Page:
Adams was in a relatively high altitude dive and had a good chance of rolling upright, pulling out, and setting up a landing. But now came a technical problem that spelled the end. The Honeywell adaptive flight control system began a limit-cycle oscillation just as the plane came out of the spin, preventing the system's gain changer from reducing pitch as dynamic pressure increased. The X-15 began a rapid pitching motion of increasing severity. All the while, the plane shot downward at 160,000 feet per minute, dynamic pressure increasing intolerably. High over the desert, it passed abeam of Cuddeback Lake, over the Searles Valley, over the Pinnacles, narrowing on toward Johannesburg. As the X-15 neared 65,000 feet, it was speeding downward at Mach 3.93 and experiencing over 15 g vertically, both positive and negative, and 8 g laterally. It broke up into many pieces amid loud sonic rumblings, striking northeast of Johannesburg. Two hunters heard the noise and saw the forward fuselage, the largest section, tumbling over a hill. On the ground, NASA control lost all telemetry at the moment of breakup, but still called to Adams. A chase pilot spotted dust on Cuddeback, but it was not the X-15. Then an Air Force pilot, who had been up on a delayed chase mission and had tagged along on the X-15 flight to see if he could fill in for an errant chase plane, spotted the main wreckage northwest of Cuddeback. Mike Adams was dead, the X-15 destroyed. NASA and the Air Force convened an accident board.
Chaired by NASA's Donald R. Bellman, the board took two months to prepare and write its report. Ground parties scoured the countryside looking for wreckage, any bits that might furnish clues. Critical to the investigation was the cockpit camera and its film. The weekend after the accident, a voluntary and unofficial DFRC search party found the camera; disappointingly, the film cartridge was nowhere in sight. Engineers theorized that the film cassette, being lighter than the camera, might be further away, to the north, blown there by winds at altitude. DFRC engineer Victor Horton organized a search and on 29 November, during the first pass over the area, W. E. Dives found the cassette, in good condition. Investigators meanwhile concentrated on analyzing all telemetered data, interviewing participants and witnesses, and studying the aircraft systems. Most puzzling was Adams' complete lack of awareness of major heading deviations in spite of accurately functioning cockpit instrumentation. The accident board concluded that he had allowed the aircraft to deviate as the result of a combination of distraction, misinterpreting his instrumentation display – and possible vertigo. The electrical disturbance early in the flight degraded the overall effectiveness of the aircraft's control system and further added to pilot workload. The X-15's adaptive control system then broke up the airplane on reentry. The board made two major recommendations: install a telemetered heading indicator in the control room, visible to the flight controller, and medically screen X-15 pilot candidates for labyrinth (vertigo) sensitivity. As a result of the X-15's crash, DFRC added a ground-based ”8 ball” attitude indicator, displayed on a TV monitor in the control room, which furnished mission controllers with ”"real time” pitch, roll, heading, angle of attack, and sideslip information available to the pilot, using this for the remainder of the X-15 program... (http://www.hq.nasa.gov/office/pao/History/hyperrev-x15/ch-6.html)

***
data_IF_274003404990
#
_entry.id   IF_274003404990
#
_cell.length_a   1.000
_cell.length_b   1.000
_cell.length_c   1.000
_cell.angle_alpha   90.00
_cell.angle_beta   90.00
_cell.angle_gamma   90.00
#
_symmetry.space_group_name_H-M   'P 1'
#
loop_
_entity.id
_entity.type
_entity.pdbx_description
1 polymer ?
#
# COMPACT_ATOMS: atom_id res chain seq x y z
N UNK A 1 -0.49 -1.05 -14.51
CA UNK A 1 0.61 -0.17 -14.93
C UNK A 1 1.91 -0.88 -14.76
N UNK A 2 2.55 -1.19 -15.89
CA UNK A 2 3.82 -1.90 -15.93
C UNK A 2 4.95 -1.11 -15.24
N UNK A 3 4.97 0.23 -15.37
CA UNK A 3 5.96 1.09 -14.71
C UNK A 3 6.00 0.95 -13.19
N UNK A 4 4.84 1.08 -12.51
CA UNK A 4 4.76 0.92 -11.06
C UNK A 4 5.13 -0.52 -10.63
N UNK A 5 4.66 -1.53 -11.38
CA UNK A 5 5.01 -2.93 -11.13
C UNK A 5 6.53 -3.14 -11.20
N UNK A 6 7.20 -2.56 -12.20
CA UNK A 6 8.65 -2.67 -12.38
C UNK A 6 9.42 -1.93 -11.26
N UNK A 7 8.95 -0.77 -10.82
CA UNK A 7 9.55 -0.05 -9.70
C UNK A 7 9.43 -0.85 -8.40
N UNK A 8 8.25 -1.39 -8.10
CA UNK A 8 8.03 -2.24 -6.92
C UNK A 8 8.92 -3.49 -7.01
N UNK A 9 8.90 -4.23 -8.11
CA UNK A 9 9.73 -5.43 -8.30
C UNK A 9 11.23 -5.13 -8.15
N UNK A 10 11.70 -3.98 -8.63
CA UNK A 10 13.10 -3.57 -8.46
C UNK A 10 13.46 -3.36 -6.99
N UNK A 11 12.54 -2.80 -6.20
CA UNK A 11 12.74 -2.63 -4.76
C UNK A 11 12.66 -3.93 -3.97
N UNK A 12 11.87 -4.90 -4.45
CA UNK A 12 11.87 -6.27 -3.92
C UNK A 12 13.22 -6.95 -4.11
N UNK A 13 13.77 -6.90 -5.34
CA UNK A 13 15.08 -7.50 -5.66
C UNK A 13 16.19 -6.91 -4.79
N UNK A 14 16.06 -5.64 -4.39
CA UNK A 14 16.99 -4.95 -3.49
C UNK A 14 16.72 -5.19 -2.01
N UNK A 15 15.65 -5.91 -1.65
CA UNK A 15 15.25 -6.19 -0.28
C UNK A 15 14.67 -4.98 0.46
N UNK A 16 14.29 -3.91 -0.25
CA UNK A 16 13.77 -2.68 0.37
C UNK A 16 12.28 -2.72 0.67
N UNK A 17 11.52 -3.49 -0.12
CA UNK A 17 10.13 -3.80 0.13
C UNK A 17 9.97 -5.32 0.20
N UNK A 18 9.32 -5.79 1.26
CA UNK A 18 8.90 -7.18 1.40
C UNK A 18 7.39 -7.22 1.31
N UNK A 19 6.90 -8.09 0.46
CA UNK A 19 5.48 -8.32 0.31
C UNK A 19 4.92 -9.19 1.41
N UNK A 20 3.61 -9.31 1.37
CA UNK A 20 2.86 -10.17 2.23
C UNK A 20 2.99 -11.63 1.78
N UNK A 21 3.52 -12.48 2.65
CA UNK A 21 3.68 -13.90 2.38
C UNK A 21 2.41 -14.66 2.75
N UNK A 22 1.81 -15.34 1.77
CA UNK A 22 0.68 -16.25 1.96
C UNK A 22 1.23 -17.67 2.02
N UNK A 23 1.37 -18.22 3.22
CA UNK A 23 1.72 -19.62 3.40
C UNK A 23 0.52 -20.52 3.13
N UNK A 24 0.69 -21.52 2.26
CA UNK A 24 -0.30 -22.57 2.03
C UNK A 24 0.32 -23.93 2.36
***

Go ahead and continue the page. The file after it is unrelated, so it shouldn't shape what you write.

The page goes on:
Very little remains at this site. In fact, aside from a small American flag posted in the center of the site, the average person would been totally unaware of the historic nature of their surroundings. Small, scattered pieces are sprinkled there, and finding anything of the aircraft at the site is nearly impossible (however, portions of the X-15A-3 such as an engine access panel, a reaction control rocket for maneuvering in the upper atmosphere, a piece of the horizontal stabilizer, and a section of vertical stabilizer that had the numerals '72' on it, were found as late as 1992). Rumor has it that the left wing has never been found.
For recent photos of the X-15A crash site, click here
Included is a Certificate of Origin, certifying that your artifact came from this historic site.